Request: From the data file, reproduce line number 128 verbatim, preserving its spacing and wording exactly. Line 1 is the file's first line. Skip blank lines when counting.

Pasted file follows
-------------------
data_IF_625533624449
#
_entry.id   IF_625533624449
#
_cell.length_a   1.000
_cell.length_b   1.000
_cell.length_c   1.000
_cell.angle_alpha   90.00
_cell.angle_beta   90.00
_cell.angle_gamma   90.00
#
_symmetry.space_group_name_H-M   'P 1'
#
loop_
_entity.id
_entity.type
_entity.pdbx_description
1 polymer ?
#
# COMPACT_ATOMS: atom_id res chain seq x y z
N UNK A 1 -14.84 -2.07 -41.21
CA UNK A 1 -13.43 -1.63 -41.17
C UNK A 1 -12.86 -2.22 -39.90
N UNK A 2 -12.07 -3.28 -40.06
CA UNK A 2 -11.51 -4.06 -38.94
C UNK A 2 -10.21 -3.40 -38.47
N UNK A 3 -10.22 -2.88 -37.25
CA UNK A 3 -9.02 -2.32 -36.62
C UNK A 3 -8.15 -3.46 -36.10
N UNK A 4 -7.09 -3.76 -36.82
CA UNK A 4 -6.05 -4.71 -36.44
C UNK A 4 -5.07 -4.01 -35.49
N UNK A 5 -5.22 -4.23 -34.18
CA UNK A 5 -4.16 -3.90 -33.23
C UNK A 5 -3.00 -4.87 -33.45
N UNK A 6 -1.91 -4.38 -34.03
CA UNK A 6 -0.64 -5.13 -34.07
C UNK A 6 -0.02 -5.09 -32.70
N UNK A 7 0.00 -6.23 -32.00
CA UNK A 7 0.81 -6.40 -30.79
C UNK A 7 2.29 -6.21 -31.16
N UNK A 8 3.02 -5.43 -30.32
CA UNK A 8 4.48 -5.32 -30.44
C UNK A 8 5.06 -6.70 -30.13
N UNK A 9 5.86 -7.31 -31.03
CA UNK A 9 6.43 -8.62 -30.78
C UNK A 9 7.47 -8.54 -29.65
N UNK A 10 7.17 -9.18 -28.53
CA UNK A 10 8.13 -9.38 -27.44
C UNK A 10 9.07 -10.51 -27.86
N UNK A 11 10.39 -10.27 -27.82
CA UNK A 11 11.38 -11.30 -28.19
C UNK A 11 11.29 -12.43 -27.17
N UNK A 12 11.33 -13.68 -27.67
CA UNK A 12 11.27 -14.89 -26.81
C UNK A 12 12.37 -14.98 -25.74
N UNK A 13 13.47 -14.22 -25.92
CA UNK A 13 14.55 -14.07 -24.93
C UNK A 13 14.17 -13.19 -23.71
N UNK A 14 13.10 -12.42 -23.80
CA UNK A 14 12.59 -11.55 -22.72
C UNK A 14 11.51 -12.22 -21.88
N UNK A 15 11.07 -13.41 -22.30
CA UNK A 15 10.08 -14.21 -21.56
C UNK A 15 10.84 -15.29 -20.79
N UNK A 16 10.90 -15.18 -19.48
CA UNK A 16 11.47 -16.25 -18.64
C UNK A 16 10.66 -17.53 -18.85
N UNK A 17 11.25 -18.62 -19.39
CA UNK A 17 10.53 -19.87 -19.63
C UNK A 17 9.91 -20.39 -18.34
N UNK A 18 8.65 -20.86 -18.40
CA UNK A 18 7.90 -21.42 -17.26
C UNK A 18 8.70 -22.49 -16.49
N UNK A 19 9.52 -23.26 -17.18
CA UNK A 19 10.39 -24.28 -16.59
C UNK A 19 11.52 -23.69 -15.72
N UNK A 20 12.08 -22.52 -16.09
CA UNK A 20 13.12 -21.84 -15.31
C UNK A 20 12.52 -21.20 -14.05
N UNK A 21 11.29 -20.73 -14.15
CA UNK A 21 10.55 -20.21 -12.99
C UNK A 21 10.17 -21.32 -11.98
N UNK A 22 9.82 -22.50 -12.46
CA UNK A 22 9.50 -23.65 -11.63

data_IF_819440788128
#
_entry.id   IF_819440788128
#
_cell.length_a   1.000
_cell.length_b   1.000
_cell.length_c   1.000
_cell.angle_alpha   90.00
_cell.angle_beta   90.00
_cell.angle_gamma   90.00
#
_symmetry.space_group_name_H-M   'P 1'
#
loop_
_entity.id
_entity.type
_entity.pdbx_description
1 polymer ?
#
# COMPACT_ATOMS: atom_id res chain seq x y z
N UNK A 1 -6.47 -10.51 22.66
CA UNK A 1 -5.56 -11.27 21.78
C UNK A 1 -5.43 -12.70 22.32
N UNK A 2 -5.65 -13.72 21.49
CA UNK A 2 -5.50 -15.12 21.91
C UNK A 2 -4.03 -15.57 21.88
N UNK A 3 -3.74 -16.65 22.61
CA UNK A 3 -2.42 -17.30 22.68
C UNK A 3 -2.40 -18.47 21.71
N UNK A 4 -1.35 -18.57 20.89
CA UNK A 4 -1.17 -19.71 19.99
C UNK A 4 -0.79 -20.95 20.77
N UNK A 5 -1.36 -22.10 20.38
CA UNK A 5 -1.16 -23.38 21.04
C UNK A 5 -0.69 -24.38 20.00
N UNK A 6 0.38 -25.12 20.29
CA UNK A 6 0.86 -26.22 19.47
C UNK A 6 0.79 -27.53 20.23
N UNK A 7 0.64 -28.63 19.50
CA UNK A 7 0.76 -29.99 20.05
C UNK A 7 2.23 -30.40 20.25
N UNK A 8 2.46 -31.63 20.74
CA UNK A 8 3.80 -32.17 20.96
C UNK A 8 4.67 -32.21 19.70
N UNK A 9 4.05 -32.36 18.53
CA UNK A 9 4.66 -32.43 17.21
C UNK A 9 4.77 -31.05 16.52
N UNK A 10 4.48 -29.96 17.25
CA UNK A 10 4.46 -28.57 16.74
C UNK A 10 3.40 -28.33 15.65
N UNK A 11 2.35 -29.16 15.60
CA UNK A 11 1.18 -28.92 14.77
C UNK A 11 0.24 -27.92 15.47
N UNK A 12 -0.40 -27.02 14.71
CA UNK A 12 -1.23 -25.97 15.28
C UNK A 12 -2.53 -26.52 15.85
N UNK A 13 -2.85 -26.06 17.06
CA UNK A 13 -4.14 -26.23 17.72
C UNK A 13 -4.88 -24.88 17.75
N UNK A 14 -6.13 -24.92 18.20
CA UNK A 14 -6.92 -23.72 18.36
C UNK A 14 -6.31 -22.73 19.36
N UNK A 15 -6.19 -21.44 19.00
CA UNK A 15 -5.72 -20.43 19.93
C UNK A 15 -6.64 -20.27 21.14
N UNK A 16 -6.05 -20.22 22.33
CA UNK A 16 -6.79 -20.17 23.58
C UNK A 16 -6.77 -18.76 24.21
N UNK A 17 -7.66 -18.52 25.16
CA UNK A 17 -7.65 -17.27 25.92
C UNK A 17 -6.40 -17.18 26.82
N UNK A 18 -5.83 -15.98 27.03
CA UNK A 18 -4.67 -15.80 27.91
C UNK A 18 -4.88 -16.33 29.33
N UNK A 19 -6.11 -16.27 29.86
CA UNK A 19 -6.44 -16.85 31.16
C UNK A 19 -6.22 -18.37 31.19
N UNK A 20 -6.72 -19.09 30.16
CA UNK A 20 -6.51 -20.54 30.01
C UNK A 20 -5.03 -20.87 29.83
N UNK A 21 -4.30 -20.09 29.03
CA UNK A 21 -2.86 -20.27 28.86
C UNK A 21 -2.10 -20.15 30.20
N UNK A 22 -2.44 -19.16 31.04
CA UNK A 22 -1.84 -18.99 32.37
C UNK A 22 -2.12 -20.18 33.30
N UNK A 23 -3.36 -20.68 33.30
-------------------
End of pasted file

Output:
CA UNK A 8 3.80 -32.17 20.96